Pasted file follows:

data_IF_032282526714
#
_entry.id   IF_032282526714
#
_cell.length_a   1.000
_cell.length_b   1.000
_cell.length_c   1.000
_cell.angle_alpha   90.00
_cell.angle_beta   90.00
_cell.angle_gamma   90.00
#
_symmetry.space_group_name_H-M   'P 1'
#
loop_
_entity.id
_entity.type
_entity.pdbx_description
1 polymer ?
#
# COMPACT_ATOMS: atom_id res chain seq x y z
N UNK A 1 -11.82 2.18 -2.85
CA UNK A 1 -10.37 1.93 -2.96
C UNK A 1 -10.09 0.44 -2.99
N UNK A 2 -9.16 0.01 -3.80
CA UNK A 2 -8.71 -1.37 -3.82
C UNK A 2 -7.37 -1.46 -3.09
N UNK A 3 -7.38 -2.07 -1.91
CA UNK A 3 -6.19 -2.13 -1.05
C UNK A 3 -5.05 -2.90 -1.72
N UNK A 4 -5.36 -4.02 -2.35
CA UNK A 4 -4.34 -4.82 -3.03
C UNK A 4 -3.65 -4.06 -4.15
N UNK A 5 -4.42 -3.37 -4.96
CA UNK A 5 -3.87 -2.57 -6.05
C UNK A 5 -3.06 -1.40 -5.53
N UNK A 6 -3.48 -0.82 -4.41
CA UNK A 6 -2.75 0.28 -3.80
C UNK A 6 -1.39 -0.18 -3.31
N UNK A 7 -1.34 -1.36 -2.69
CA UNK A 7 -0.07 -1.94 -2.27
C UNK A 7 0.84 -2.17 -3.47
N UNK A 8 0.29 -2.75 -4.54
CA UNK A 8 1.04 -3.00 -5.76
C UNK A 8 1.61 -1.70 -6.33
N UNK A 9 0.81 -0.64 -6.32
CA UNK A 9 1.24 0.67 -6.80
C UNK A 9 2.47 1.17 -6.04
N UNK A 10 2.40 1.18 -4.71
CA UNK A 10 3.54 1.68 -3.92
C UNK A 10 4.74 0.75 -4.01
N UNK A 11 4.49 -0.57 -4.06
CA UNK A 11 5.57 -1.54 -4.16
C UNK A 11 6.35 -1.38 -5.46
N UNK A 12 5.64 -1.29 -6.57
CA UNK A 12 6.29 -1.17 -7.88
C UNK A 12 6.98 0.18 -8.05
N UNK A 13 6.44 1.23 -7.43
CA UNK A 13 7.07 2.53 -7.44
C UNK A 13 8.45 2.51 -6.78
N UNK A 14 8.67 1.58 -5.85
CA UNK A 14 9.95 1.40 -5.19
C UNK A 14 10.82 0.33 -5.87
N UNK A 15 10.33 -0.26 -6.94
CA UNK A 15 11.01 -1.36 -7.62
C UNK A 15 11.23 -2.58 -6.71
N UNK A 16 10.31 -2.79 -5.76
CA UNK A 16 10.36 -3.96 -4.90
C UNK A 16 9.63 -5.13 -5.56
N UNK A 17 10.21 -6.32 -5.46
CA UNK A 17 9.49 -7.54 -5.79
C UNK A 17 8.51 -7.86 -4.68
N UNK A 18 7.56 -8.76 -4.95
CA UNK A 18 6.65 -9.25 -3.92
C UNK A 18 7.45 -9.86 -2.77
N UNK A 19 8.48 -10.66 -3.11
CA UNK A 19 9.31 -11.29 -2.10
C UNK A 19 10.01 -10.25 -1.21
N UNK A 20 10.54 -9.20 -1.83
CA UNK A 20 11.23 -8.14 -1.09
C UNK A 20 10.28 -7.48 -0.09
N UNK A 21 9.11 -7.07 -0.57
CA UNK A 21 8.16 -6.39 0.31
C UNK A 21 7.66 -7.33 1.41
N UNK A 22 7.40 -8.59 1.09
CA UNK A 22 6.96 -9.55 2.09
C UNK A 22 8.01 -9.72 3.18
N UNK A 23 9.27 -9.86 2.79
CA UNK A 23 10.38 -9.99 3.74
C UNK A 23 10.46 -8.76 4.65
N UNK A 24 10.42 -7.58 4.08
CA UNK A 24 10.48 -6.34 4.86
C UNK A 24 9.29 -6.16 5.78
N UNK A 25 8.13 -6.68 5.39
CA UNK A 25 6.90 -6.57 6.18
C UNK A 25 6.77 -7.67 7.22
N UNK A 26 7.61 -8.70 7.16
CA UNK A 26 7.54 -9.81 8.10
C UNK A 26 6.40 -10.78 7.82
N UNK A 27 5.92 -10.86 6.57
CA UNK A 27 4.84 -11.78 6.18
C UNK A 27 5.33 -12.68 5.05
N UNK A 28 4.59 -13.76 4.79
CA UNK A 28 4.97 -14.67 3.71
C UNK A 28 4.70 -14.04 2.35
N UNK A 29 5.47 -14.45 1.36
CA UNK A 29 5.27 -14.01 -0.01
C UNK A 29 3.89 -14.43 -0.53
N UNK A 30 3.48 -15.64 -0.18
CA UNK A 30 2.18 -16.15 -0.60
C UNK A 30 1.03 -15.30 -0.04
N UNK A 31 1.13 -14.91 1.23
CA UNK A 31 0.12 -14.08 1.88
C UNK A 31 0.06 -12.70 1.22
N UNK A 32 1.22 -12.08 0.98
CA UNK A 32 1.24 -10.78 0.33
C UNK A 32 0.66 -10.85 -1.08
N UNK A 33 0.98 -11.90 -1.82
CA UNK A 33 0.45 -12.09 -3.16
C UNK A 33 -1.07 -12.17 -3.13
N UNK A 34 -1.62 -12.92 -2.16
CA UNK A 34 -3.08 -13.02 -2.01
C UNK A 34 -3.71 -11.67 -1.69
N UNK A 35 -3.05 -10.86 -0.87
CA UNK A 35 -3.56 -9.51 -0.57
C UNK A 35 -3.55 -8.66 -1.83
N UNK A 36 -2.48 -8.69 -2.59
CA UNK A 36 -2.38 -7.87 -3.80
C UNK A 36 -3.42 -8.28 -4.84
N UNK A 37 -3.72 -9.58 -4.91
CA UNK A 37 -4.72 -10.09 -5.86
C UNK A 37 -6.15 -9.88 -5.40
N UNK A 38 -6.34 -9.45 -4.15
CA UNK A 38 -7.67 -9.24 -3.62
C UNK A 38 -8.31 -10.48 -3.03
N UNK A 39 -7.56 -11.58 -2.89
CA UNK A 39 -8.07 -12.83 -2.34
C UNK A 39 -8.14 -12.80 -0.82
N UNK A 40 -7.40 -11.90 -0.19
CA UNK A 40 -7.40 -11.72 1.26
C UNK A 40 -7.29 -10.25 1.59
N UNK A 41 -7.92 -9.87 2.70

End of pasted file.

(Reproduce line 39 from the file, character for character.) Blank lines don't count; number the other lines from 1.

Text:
N UNK A 7 -1.34 -1.36 -2.69